In 1991, Mayor Susan Golding recognized O’Connor’s ingenuity, appointing her to lead the Economic Retention Task Force. With great foresight, O’Connor recommended the formation of the city of San Diego’s Office of Small Business.
O’Connor was recognized by the Mid-City Chamber of Commerce as its 1991 Citizen of the Year, the city of San Diego’s Office of Small Business as its 1997 Business of the Year, and she is a recipient of the Community Leadership Award from the California State Assembly.
Yet for all these accomplishments, O’Connor defers to the aid and advice of people she has worked with.
“I have had the pleasure of working and learning almost everything I know about working in the community,” she said.
In particular, O’Connor gives high praise to Gary Weber, a land use planner. “He was my mentor and I have been honored to work with him to assist in the business community. All credit given me would not be possible without his influence,” she said.
The surprise of a lifetime came when she received a special honor four years ago from the city of San Diego — a day named after her, Nov. 3. On that day, she entered the City Council room and, to her amazement, saw many of her personal and business friends gathered in the room. They were there to congratulate her on a job well done and the Community Service Award from the city for her service to the business districts.
“Following the event, my family hosted a luncheon at the Lafayette Hotel with family and friends. Each year on Nov. 3, my family celebrates this like an anniversary, with a nice dinner. I am so blessed,” O’Connor said.
But she does not rest on her laurels, never has. Currently, O’Connor is president emeritus for the El Cajon Boulevard Business Improvement District and also its representative to the Business Improvement District Alliance. In Del Cerro, where O’Connor resides, she helped form The Friends of Del Cerro, a neighborhood nonprofit organization whose goal is to achieve beautification, safety and cohesiveness in the neighborhood. The group is currently working with SDSU on Adobe Falls Canyon and surrounding areas.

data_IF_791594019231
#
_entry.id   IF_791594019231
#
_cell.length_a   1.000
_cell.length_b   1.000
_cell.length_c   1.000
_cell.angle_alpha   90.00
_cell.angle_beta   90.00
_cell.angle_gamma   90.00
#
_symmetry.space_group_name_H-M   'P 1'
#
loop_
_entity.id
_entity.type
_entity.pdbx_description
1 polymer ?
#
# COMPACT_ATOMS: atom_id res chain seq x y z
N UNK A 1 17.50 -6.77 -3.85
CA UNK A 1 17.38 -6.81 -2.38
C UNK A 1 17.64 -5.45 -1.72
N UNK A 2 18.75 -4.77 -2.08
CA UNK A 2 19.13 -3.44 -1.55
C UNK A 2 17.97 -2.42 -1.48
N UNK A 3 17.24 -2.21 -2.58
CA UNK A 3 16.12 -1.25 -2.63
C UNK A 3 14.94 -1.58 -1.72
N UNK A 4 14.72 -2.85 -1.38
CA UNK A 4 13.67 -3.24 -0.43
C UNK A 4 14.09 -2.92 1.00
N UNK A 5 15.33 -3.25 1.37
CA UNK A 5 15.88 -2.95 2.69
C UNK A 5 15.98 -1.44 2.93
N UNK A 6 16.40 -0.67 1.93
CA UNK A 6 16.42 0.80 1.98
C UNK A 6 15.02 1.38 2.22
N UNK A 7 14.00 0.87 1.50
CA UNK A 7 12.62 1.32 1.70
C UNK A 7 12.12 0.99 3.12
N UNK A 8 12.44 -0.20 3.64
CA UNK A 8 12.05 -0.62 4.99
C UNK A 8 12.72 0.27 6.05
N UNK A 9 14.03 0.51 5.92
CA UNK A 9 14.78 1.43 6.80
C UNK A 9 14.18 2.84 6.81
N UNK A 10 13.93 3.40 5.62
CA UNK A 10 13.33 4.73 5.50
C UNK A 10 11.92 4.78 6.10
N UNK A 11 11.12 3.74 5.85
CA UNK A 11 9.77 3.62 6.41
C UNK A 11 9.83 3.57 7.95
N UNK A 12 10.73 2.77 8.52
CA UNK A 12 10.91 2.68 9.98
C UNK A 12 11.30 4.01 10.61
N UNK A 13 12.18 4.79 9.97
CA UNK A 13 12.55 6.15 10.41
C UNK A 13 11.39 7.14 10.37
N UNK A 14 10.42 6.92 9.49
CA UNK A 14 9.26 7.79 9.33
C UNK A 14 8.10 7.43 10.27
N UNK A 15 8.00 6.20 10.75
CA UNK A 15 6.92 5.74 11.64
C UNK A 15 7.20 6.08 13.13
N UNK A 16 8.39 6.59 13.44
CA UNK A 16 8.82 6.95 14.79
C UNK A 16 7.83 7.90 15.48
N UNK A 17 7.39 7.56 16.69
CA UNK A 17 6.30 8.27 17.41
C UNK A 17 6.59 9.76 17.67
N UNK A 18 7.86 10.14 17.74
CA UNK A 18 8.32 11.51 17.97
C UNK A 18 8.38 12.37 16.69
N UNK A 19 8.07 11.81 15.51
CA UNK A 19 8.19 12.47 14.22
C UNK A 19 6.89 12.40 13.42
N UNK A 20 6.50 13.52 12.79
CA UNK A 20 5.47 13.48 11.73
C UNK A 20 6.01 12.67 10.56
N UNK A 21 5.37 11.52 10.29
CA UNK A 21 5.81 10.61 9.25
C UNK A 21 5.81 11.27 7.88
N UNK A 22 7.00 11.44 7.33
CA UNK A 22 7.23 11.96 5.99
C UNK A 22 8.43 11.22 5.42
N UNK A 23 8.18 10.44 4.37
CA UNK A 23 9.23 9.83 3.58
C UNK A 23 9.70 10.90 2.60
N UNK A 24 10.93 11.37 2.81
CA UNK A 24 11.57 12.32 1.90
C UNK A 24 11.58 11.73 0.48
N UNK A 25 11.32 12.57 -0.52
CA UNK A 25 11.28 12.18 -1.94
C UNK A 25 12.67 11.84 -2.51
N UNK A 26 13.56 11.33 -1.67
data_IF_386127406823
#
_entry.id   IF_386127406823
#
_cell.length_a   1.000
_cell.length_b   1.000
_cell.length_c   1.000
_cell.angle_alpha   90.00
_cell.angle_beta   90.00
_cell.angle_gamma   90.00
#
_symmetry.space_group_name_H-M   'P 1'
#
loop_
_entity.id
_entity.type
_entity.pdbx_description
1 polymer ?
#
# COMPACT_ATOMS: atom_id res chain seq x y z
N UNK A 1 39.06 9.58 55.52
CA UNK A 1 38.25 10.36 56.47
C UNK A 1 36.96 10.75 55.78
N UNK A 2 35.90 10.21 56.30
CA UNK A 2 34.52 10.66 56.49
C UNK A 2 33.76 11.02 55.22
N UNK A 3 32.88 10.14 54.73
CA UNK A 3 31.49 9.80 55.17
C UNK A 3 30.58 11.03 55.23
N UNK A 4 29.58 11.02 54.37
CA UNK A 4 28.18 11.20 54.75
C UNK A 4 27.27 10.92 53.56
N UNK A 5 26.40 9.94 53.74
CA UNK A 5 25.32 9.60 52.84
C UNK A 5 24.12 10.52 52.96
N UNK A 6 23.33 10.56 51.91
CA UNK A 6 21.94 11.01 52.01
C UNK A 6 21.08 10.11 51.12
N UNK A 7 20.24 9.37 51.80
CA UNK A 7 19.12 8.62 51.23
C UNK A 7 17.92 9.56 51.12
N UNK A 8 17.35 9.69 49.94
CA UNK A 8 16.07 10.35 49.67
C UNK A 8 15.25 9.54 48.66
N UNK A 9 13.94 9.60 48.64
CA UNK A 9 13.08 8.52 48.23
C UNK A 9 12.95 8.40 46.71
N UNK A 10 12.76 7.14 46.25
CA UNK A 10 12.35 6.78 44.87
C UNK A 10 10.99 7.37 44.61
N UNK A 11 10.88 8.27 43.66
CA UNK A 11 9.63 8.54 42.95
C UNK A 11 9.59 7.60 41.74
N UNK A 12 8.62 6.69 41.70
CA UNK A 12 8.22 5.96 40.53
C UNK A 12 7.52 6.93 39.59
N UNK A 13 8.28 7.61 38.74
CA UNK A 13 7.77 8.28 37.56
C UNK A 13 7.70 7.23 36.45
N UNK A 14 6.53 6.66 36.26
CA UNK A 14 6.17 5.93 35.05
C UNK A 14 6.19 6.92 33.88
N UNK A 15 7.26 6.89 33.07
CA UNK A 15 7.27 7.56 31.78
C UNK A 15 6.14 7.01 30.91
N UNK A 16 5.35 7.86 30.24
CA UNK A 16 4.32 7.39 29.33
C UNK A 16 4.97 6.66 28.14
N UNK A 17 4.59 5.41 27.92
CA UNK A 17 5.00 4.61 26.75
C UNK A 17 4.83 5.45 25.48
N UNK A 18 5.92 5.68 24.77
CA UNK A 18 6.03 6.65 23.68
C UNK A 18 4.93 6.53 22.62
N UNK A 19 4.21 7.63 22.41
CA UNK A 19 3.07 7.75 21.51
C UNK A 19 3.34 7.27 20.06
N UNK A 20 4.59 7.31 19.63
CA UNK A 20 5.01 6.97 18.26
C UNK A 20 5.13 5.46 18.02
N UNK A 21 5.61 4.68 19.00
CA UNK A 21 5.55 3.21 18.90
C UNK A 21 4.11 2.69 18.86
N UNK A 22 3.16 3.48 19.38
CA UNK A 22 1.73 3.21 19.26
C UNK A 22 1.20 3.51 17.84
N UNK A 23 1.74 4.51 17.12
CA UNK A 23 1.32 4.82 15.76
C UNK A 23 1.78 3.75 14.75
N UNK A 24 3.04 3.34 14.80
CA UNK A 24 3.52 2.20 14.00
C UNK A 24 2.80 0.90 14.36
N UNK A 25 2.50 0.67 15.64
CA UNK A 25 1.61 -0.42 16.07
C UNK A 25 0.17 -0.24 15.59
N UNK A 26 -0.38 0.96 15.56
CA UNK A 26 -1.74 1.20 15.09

Business is not the only place O’Connor finds community. She is working on a memory book for her elementary school reunion. O’Connor had bumped into an old friend while out shopping. They began reminiscing about their schoolgirl days and determined that they should all come together again.
“We have become so motivated by the joy people seem to share about the reunion that we are planning. Sharing their biographies, photos, and fun memories has been a great way to reestablish our friendships,” she said.
When O’Connor isn’t busy at the shop or working on her book, she enjoys cooking, sewing, and most of all, being with her family, especially her three granddaughters and one grandson.
In her own way, O’Connor has broken through a glass ceiling. Through sheer motivation and devotion to her family and the community, she is a top-notch business leader in every way imaginable. Her grace, poise and pleasantness create an immediate bond with people, just as with me when I first met her 22 years ago.
A quote by Margaret Mead sums up O’Connor’s philosophy on doing business in the community: “Never doubt that a small group of thoughtful committed citizens can change the world. Indeed, it is the only thing that ever has.”
O’Connor’s Church Supply is located at 4780 Mission Gorge Place #F, San Diego, CA 92120.
— Cynthia Robertson has been a local freelance writer and photographer for more than 30 years. She is also the author of a novel, ‘Where You See Forever.’ Her website is cynthiarobertson.com.